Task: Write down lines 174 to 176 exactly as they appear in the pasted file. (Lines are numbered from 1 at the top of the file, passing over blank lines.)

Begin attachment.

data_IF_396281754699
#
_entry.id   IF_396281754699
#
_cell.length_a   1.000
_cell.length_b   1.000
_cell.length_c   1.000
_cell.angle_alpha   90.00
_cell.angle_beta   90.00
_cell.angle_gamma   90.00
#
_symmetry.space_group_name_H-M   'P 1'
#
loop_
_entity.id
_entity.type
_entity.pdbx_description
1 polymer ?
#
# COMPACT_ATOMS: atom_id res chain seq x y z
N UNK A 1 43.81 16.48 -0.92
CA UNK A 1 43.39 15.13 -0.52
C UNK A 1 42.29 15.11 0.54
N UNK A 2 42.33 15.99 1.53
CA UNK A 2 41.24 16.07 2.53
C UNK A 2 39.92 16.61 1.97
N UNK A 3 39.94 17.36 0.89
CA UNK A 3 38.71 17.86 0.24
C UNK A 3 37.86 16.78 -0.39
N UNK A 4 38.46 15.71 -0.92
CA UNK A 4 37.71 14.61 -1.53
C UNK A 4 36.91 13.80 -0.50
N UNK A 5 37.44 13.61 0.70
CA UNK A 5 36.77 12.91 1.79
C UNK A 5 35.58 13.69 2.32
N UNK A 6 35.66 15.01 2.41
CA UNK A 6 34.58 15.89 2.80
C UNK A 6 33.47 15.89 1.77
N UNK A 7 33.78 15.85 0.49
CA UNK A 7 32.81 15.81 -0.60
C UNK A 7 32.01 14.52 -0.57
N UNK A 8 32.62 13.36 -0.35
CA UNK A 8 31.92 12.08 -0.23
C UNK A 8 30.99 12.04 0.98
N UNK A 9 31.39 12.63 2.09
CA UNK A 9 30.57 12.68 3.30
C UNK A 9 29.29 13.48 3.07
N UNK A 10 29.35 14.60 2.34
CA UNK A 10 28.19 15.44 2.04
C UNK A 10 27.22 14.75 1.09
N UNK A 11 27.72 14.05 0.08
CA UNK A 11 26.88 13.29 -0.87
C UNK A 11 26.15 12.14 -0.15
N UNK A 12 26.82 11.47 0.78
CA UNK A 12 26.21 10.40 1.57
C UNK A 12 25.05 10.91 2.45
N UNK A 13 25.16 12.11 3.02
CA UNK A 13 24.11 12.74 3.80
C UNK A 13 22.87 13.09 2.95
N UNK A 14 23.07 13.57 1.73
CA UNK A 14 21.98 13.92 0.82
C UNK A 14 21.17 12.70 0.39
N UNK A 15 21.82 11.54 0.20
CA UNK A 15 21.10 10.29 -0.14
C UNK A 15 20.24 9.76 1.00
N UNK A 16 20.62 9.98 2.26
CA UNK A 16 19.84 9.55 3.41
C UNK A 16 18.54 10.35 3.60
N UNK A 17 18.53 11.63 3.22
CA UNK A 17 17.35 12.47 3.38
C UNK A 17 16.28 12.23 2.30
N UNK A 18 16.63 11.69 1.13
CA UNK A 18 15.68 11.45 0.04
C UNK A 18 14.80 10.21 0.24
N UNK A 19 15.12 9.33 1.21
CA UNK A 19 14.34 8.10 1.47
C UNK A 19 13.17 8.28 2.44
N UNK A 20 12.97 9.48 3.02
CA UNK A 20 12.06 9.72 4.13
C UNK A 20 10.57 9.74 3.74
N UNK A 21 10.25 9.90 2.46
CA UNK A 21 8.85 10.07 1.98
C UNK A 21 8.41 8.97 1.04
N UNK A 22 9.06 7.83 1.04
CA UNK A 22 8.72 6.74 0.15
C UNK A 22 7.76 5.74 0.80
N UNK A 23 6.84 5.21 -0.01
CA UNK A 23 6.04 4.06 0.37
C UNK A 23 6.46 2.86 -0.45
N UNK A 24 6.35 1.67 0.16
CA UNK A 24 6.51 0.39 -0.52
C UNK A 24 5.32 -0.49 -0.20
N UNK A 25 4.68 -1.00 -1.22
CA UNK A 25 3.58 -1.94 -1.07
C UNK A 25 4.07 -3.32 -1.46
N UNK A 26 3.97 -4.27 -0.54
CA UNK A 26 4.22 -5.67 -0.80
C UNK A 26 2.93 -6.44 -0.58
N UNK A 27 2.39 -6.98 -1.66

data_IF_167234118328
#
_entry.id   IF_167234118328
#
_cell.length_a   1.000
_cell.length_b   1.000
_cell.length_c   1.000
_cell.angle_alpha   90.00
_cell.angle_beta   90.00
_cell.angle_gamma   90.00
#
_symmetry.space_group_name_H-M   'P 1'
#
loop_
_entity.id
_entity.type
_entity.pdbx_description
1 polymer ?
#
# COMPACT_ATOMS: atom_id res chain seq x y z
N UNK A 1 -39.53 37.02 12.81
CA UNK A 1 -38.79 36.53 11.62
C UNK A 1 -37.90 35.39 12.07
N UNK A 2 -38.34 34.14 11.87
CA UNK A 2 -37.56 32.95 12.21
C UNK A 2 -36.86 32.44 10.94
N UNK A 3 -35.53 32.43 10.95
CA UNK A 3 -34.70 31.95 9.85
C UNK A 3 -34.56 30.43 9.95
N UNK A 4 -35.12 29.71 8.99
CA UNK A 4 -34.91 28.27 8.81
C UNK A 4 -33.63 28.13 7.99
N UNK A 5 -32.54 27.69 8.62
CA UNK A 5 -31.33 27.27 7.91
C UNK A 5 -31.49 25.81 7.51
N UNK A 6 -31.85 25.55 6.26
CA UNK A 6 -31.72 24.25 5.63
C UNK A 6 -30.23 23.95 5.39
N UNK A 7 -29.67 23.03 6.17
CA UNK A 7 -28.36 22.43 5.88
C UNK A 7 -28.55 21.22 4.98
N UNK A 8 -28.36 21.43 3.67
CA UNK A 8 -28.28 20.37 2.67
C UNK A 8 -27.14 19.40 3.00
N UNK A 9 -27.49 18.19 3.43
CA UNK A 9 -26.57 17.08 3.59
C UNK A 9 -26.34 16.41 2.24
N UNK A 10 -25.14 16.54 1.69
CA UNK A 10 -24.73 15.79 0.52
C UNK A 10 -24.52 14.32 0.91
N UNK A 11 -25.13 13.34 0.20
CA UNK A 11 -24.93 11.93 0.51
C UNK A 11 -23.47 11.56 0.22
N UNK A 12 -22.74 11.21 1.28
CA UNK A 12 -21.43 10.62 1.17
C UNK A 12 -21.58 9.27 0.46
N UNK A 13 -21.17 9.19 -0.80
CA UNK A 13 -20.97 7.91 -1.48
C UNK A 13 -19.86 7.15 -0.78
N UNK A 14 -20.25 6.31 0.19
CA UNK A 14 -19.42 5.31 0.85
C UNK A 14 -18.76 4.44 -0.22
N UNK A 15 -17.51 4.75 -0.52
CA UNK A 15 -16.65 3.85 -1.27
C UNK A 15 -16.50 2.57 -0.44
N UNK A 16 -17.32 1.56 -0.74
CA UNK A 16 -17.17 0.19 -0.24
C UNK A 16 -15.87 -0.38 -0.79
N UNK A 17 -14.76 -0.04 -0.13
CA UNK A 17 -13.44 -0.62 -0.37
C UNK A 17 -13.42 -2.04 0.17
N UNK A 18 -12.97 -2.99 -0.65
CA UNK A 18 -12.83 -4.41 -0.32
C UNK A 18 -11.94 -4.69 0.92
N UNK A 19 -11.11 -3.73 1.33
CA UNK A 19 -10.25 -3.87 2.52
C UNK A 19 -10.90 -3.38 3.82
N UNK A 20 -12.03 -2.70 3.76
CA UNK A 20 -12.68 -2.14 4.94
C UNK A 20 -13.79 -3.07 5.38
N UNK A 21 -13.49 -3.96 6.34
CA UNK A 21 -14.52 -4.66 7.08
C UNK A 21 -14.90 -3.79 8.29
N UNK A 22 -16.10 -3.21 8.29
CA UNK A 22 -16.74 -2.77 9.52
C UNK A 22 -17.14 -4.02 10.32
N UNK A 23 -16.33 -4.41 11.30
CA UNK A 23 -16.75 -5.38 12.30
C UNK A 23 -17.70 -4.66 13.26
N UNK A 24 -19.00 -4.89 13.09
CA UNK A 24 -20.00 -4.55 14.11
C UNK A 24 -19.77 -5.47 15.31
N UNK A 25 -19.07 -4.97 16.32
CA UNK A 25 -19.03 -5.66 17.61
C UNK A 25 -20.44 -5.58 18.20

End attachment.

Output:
N UNK A 19 -11.11 -3.73 1.33
CA UNK A 19 -10.25 -3.87 2.52
C UNK A 19 -10.90 -3.38 3.82